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Former concentration camp guard may be last to face US deportation for war role

Eli Rosenbaum, often referred to in the national media as a "Nazi hunter," worked on the case, which turned on the discovery of an index card found on a sunken ship.

KNOXVILLE, Tennessee — In years past, Eli Rosenbaum would have said there were still many people to deport from America who helped the Nazis carry out their horrific persecution of the innocent during World War II.

Today, however, the director of human rights enforcement strategy and policy for the U.S. Department of Justice thinks that time may be coming to a end. 

Indeed, a 94-year-old Oak Ridge man could be the final figure of that era here in the U.S.

"It is possible this will be the last case," Rosenbaum told 10News.

Friedrich "Fritz" Berger, a German native, has been ordered removed by a U.S immigration judge after a two-day trial in Memphis.

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His transgression? Judge Rebecca L. Holt found, as the federal government alleged, that Berger worked as a concentration camp guard in the waning weeks of World War II.

While he was not a member of the Nazi party, the fact that he took part in guarding prisoners held at a Meppen, Germany, subcamp, part of the larger Neuengamme camp system, is enough under federal law to force him out.

An office of the Justice Department has worked more than 40 years to identify people who ended up in America after aiding Adolf Hitler's torment during the war. Rosenbaum has been a key figure.

Credit: DOJ
Eli Rosenbaum, U.S. Department of Justice

Among those who were flushed out is John Demjanjuk, a retired Ohio auto worker and naturalized citizen deported after the DOJ found he'd been a guard at the Flossenburg and Majdanek concentration camps where more than a quarter-million civilians were killed. Demjanjuk, born in Ukraine, is now dead.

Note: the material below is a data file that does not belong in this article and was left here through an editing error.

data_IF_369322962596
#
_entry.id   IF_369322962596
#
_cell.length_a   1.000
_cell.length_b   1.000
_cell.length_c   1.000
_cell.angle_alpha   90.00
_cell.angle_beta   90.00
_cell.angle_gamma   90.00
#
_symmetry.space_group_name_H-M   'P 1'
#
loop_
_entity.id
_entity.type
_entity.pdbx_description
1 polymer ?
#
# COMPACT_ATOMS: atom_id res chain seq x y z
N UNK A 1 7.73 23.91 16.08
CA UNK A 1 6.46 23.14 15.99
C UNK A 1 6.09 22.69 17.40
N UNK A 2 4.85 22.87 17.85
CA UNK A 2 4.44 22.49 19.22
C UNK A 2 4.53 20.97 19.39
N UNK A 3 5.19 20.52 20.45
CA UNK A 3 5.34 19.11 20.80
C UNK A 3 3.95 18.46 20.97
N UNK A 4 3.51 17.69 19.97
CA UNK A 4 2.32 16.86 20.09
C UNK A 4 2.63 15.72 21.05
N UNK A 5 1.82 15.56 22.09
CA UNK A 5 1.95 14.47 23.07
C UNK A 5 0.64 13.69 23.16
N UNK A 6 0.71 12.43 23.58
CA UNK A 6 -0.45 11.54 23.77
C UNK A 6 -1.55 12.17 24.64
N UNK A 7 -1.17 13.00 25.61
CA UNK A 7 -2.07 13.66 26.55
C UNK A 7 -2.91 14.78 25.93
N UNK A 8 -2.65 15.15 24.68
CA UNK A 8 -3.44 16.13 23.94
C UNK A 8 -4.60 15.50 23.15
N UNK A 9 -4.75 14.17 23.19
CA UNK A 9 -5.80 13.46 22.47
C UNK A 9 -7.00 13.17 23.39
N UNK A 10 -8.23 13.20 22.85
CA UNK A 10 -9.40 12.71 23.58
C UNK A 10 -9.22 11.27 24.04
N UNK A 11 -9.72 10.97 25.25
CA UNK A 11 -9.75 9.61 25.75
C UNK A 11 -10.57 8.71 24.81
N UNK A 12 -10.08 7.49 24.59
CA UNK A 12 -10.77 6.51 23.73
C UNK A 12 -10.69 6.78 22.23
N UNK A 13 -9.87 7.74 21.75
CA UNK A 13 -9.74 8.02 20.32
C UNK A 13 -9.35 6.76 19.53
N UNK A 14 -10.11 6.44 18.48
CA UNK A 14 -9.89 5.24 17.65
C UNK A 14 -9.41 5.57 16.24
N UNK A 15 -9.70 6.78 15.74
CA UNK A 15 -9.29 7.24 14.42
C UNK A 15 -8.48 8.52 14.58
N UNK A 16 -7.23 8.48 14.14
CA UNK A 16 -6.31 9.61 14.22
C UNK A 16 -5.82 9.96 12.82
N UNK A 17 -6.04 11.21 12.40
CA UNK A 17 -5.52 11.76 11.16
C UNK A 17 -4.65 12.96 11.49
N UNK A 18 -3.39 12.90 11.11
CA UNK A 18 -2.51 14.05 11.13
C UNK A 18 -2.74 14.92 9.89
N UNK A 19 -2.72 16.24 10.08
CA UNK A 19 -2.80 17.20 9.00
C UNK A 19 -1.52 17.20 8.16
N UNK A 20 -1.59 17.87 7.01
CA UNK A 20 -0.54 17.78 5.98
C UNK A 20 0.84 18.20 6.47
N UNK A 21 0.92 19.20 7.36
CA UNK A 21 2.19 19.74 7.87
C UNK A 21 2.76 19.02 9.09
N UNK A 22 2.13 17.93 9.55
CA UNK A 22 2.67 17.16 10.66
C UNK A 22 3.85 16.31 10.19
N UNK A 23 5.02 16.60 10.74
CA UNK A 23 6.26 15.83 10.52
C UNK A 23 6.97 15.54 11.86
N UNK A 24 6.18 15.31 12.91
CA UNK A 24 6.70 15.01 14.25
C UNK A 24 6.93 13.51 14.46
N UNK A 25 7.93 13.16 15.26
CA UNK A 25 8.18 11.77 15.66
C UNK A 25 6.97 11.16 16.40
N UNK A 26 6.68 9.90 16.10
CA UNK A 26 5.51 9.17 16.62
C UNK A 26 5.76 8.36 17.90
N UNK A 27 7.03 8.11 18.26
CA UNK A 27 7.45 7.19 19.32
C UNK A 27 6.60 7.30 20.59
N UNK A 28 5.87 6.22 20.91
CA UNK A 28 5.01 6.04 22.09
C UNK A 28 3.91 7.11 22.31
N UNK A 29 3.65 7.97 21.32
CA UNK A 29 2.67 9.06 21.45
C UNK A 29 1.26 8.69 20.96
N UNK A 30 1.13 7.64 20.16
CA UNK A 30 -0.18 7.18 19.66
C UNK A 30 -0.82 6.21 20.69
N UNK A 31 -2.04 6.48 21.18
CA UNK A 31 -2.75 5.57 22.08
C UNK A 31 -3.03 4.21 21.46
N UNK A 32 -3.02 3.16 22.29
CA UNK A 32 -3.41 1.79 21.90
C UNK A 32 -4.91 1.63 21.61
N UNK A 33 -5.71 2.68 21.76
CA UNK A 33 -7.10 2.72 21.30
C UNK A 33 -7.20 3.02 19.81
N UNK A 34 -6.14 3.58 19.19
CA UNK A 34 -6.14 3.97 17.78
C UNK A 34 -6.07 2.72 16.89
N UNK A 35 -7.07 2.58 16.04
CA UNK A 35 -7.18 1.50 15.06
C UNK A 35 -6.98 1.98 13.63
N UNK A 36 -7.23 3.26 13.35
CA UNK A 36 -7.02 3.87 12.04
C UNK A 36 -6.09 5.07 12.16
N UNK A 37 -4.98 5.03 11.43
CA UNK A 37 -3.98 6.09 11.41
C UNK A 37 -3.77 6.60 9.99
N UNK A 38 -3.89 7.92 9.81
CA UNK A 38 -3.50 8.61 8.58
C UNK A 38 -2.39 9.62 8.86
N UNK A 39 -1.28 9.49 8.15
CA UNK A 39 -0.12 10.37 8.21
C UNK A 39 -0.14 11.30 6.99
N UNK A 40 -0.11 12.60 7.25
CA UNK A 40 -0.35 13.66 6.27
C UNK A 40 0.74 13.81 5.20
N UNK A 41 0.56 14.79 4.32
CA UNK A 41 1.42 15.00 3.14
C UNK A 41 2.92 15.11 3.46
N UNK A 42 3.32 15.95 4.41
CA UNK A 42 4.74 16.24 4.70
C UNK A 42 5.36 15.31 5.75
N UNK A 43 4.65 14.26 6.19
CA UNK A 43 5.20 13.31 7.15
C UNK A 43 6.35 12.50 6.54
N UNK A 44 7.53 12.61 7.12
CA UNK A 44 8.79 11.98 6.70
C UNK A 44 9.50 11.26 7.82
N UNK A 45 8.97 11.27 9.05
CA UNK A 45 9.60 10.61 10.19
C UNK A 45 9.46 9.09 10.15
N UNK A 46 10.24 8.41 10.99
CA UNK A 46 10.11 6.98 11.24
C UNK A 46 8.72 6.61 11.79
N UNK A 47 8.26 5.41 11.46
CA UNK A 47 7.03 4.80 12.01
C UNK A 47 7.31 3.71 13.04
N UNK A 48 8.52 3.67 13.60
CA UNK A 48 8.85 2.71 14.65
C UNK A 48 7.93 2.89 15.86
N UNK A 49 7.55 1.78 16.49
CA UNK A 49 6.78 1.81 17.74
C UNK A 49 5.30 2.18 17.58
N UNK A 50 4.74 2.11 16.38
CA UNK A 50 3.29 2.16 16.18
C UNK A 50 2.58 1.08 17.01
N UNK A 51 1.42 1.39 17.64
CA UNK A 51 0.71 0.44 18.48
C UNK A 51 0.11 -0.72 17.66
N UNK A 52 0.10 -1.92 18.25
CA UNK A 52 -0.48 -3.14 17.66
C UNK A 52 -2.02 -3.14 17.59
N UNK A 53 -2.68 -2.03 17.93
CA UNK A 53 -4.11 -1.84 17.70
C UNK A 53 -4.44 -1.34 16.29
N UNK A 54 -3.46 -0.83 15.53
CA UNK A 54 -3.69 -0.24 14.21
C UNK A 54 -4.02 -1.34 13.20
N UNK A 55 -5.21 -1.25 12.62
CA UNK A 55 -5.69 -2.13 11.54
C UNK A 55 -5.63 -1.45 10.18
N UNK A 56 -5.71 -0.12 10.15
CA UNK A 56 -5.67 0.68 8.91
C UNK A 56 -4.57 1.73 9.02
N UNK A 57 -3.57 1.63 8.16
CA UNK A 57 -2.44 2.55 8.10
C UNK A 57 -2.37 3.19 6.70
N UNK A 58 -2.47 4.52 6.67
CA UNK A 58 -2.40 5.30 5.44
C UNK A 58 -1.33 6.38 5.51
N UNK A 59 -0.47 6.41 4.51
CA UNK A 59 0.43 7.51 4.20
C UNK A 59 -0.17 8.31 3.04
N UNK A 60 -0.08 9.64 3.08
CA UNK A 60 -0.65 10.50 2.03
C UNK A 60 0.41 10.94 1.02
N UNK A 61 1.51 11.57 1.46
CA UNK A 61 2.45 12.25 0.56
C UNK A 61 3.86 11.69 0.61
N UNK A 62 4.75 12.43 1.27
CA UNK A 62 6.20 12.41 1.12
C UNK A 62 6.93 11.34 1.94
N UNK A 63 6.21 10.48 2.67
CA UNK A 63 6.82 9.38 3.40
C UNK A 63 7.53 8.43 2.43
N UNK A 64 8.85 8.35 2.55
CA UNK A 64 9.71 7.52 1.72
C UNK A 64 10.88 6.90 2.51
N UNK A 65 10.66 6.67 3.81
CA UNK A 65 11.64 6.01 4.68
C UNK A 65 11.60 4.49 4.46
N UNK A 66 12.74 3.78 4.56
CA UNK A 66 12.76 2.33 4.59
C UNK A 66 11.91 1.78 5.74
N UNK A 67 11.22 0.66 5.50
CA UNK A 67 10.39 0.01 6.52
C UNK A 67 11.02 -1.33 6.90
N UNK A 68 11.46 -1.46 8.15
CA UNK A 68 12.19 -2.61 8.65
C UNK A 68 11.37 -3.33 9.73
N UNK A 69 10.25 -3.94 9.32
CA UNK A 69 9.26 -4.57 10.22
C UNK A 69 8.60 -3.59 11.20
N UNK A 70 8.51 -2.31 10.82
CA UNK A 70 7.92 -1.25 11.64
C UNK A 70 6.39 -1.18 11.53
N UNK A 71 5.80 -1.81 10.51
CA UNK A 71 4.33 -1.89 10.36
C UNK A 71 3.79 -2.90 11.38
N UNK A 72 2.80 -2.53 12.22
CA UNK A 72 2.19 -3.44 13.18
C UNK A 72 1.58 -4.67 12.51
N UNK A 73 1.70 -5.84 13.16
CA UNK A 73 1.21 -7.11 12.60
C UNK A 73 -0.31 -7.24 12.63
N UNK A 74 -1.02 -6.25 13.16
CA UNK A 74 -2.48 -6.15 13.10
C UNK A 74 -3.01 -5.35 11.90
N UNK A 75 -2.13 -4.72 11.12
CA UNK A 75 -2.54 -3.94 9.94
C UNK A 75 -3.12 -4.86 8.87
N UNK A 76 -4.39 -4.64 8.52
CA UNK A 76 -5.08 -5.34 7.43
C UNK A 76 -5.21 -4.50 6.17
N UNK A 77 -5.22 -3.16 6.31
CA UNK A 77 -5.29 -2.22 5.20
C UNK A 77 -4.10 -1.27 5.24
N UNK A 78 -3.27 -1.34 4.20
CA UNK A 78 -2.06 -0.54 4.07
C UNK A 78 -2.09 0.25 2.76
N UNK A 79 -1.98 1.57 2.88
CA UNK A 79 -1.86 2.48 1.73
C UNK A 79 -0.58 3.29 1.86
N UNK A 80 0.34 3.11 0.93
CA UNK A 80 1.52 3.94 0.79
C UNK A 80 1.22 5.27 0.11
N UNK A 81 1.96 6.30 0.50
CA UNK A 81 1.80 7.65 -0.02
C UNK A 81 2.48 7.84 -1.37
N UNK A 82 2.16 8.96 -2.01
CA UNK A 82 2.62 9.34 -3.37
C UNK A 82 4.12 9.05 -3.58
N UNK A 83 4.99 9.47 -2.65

The government has identified dozens of wartime "persecutors," a specific legal reference to those who played a part in helping the German effort.

Rosenbaum said there's no evidence Berger, who was 19 and a member of the Germany navy, mistreated prisoners. His participation as a guard, however, was enough under the law.

The key word is "persecution" on behalf of the Nazi regime, he said.

INDEX CARD IN A SHIPWRECK

Berger's attorney Hugh Ward of Knoxville said his client is appealing Holt's decision.

That process starts with the Board of Immigration Appeals in Virginia, and from there he can turn to the Sixth Circuit U.S. Court of Appeals in Cincinnati. The final option: the U.S. Supreme Court.

Rosenbaum litigated the case against Berger with Susan Masling of the DOJ.

The office also pursues criminals from other international conflicts who end up coming to the United States.

Rosenbaum said deporting someone accused of atrocities or persecution is complicated.

"All of these cases take a long time to put together," he said.

Documents recovered from the war often play a part. The Nazis destroyed as much as they could when it became clear the Allies were going to prevail, Rosenbaum said.

But records still surfaced. For example, the Soviet Union found and kept many documents detailing Nazi schemes and personnel after Germany's fall that were later used to prosecute war criminals.

Rosenbaum said a single index card offered information about Berger's role as a concentration camp guard. It's the only document the government has with Berger's name and his ties to the Meppen camp, he said.